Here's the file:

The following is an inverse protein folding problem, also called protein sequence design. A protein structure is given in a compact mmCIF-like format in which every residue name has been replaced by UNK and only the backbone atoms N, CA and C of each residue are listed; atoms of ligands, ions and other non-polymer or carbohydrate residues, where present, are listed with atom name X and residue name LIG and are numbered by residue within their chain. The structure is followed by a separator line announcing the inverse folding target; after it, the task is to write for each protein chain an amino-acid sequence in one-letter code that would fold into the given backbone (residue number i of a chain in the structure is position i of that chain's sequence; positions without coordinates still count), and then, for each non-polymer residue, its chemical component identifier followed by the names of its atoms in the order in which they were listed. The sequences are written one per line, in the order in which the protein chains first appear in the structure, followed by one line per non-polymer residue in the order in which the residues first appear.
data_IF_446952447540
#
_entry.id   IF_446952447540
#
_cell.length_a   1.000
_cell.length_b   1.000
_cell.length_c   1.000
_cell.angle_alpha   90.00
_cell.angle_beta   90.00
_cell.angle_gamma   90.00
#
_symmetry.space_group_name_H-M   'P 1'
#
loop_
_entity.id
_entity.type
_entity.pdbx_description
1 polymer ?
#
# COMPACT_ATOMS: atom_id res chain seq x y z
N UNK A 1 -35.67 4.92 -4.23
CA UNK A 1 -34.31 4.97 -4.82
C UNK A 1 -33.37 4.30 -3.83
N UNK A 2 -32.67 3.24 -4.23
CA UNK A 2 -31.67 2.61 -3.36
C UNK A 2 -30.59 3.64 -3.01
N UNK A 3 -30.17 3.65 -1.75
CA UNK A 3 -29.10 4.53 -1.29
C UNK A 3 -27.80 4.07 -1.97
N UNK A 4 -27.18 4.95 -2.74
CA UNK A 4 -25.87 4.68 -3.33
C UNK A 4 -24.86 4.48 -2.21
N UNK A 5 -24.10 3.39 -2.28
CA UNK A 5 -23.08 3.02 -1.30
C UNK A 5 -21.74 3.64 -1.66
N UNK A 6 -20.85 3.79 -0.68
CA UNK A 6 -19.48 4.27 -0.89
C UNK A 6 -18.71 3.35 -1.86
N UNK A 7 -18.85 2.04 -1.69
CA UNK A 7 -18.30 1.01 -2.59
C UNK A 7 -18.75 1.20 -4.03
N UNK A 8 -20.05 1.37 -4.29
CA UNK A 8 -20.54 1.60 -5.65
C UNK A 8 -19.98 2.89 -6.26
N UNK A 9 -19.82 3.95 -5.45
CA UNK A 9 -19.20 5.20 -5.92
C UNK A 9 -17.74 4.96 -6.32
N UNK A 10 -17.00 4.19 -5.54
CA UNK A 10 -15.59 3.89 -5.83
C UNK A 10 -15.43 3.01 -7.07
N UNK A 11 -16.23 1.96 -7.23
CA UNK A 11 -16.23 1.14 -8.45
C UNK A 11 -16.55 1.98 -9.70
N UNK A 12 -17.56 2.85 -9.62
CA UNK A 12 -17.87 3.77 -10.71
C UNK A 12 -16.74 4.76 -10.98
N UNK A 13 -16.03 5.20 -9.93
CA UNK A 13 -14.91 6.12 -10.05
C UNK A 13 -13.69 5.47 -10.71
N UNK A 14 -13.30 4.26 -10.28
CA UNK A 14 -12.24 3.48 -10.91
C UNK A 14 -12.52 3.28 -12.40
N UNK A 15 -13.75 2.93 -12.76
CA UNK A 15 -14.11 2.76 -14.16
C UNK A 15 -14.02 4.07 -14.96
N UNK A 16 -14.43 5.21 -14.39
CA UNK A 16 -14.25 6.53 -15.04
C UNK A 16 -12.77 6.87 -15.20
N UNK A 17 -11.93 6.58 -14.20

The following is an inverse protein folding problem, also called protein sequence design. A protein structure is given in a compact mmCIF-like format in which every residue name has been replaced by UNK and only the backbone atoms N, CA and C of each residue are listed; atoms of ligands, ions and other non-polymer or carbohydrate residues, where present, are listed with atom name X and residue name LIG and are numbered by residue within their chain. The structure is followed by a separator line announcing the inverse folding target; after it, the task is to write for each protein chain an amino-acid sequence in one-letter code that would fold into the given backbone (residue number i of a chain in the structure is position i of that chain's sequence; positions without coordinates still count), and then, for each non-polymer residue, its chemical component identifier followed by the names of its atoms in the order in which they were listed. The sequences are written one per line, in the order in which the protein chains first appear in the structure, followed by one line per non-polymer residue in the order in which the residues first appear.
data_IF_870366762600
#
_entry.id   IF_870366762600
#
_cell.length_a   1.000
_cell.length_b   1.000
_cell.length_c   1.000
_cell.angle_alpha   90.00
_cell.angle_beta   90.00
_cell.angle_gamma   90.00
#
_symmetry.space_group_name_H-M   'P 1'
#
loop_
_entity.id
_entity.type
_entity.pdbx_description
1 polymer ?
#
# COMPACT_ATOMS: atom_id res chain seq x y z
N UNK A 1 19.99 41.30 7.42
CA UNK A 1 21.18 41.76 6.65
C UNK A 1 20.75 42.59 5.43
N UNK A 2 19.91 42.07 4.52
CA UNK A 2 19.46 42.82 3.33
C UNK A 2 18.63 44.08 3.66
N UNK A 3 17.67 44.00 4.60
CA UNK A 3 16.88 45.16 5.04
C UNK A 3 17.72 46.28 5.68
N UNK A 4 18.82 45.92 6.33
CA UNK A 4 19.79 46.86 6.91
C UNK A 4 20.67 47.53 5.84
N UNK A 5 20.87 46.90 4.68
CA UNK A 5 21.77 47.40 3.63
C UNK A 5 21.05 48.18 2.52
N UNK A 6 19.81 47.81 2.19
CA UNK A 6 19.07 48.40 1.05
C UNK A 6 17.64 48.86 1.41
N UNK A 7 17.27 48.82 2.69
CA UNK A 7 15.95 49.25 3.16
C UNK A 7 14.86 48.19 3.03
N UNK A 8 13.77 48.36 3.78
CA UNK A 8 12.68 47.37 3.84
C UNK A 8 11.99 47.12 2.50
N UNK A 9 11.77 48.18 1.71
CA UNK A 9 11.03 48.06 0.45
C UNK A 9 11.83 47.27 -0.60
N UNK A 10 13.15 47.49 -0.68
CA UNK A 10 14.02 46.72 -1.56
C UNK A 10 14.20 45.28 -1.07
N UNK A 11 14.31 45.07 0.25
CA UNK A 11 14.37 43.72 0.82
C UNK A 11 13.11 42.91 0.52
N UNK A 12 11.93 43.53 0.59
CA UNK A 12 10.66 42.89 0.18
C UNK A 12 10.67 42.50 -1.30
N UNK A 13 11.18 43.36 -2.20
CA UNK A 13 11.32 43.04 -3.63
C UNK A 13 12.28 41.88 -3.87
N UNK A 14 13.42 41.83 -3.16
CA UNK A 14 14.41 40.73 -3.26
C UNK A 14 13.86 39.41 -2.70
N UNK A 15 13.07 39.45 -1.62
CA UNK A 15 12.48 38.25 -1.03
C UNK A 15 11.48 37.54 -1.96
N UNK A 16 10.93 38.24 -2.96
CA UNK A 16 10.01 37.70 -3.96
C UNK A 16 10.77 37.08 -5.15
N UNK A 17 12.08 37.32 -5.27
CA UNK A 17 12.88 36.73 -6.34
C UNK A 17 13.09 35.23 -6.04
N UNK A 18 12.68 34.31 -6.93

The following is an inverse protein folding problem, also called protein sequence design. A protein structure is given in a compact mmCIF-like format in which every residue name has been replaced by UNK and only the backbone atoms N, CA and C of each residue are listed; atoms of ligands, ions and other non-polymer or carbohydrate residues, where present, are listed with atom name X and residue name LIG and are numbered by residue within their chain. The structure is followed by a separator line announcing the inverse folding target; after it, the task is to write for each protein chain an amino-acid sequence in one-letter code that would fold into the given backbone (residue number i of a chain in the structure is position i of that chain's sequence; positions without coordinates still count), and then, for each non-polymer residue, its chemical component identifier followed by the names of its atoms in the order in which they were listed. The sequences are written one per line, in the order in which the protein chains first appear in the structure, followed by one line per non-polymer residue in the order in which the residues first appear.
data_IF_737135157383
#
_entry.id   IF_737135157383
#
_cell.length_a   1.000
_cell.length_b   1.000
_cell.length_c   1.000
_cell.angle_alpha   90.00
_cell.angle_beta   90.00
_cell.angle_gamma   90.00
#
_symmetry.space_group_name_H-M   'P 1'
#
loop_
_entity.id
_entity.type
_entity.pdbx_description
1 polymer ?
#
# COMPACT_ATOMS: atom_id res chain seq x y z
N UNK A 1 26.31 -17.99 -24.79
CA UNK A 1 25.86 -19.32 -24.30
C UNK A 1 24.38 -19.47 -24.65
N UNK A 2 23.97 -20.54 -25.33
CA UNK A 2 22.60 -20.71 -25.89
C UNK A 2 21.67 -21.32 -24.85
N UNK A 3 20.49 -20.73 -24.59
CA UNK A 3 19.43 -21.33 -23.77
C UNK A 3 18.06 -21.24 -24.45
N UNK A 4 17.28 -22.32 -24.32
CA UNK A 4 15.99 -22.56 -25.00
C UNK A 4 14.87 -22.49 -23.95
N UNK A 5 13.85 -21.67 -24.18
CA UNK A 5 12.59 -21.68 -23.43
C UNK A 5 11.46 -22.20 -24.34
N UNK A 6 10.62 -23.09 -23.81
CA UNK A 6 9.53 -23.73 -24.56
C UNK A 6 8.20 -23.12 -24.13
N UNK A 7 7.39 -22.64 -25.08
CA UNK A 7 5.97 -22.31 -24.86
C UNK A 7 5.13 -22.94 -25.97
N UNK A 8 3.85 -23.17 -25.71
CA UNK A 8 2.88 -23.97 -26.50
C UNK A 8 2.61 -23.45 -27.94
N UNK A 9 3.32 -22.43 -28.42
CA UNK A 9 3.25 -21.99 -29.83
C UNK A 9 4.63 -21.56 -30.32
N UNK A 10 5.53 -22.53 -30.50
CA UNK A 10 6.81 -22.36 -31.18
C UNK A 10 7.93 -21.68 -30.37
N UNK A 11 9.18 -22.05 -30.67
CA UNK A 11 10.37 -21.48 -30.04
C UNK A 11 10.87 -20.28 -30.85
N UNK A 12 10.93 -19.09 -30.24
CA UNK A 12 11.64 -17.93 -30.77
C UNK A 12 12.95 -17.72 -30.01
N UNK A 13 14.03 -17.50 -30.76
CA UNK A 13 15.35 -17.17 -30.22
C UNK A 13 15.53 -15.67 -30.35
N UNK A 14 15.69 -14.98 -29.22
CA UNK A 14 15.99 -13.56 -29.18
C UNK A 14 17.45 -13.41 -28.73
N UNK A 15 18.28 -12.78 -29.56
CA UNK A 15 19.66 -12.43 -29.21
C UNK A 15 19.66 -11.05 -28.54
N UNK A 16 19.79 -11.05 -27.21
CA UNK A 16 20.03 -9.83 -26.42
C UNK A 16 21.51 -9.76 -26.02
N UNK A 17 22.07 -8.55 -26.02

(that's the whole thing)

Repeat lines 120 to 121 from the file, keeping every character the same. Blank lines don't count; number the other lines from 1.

CA UNK A 10 14.02 46.72 -1.56
C UNK A 10 14.20 45.28 -1.07